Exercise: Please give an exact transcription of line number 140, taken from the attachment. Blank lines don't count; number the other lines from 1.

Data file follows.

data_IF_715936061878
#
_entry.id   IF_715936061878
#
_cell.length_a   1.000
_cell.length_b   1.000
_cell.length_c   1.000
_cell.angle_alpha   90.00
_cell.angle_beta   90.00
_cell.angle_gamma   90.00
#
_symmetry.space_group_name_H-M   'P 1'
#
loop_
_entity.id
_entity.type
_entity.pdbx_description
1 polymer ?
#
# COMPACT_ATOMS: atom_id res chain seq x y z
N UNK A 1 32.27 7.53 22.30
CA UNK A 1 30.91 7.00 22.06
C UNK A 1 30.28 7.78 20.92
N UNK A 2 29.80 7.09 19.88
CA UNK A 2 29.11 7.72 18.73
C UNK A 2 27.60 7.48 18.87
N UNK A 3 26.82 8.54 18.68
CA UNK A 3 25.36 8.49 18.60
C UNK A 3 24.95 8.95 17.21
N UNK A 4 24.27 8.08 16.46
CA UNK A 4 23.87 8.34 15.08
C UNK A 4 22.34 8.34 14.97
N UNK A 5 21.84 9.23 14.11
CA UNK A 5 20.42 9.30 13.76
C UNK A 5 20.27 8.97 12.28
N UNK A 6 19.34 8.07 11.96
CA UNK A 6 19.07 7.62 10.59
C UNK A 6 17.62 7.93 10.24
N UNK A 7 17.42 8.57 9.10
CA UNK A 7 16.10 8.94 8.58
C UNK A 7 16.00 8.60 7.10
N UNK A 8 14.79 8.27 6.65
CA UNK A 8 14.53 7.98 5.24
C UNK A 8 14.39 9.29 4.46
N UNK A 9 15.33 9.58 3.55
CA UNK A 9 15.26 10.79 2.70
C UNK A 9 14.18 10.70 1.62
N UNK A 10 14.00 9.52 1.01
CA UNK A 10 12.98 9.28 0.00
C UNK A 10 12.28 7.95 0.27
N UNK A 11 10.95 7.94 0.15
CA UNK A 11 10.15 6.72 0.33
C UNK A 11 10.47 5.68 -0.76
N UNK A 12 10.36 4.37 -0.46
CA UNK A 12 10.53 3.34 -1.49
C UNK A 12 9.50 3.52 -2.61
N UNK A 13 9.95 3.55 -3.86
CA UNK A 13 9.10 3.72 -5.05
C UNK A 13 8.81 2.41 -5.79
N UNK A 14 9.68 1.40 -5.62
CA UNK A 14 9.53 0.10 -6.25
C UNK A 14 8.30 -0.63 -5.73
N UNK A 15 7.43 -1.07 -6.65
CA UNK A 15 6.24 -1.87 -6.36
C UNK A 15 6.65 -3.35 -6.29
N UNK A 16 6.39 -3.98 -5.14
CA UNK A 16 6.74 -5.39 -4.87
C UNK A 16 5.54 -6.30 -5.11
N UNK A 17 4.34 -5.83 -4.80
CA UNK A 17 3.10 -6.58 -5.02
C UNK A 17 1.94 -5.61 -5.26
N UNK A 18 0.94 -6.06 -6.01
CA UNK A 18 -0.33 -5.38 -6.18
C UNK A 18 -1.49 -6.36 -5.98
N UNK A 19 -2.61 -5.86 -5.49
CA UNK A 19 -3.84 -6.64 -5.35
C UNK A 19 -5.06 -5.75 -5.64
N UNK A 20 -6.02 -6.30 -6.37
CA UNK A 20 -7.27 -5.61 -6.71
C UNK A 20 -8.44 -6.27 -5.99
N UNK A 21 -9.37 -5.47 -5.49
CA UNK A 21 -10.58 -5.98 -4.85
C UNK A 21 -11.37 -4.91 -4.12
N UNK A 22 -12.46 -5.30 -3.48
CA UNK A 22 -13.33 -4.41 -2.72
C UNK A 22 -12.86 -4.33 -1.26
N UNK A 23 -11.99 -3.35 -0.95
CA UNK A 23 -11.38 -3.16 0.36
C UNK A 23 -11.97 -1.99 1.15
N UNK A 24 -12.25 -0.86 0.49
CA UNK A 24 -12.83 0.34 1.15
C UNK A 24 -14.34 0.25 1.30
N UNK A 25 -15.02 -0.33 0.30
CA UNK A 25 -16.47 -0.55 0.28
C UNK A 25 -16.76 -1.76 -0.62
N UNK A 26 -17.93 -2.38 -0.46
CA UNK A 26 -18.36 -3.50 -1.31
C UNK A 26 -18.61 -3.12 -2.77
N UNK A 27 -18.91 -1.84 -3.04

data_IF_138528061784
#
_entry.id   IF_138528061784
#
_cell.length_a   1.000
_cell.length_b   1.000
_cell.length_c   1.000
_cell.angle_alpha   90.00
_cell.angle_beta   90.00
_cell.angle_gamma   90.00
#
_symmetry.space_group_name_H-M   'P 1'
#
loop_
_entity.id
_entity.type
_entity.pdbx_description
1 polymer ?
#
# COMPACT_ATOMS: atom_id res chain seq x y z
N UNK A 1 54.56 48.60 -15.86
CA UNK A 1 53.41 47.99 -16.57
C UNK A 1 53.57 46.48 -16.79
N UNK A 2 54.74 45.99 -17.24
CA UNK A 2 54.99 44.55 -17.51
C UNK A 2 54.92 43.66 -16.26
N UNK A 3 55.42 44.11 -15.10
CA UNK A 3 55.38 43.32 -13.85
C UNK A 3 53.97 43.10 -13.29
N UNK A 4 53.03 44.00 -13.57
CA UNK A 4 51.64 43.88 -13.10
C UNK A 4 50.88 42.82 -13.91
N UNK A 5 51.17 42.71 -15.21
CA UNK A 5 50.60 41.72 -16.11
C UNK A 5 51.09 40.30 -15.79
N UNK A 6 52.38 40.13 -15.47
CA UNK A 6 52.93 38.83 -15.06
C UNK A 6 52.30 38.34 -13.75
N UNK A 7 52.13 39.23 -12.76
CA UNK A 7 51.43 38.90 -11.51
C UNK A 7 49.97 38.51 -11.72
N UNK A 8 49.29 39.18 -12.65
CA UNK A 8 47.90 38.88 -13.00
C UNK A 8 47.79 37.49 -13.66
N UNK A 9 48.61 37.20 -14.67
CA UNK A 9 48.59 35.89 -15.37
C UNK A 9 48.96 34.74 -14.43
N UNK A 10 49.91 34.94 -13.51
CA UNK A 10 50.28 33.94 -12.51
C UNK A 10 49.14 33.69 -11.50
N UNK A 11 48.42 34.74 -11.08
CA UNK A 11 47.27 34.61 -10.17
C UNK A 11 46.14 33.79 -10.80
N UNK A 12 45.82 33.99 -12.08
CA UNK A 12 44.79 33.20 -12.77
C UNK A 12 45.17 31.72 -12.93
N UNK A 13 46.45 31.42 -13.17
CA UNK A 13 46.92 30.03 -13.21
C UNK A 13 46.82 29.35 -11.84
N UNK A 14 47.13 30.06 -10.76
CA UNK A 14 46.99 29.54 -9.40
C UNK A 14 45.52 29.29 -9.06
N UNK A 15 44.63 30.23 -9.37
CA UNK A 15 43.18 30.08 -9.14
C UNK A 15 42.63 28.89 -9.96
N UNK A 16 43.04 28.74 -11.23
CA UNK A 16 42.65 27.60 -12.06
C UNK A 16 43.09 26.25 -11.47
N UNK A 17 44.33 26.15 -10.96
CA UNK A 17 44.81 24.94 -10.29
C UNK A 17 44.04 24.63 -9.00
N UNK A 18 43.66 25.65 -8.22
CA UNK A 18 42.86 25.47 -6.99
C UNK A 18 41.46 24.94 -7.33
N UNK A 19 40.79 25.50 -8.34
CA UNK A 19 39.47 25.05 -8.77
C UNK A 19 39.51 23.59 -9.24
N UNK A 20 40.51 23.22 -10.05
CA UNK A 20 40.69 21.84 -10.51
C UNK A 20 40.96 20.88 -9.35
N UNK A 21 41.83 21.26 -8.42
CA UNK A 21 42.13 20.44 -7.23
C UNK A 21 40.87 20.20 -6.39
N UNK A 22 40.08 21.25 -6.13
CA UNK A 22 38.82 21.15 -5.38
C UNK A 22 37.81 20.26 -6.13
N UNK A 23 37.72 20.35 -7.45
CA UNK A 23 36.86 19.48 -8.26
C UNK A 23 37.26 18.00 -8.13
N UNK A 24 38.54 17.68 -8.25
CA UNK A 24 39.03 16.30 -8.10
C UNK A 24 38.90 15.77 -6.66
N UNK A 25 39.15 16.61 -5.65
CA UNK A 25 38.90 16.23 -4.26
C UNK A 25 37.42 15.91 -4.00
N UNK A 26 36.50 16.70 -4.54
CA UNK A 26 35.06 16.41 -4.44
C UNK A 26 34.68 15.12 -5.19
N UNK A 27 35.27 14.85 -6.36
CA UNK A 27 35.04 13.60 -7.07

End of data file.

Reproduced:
C UNK A 7 49.97 38.51 -11.72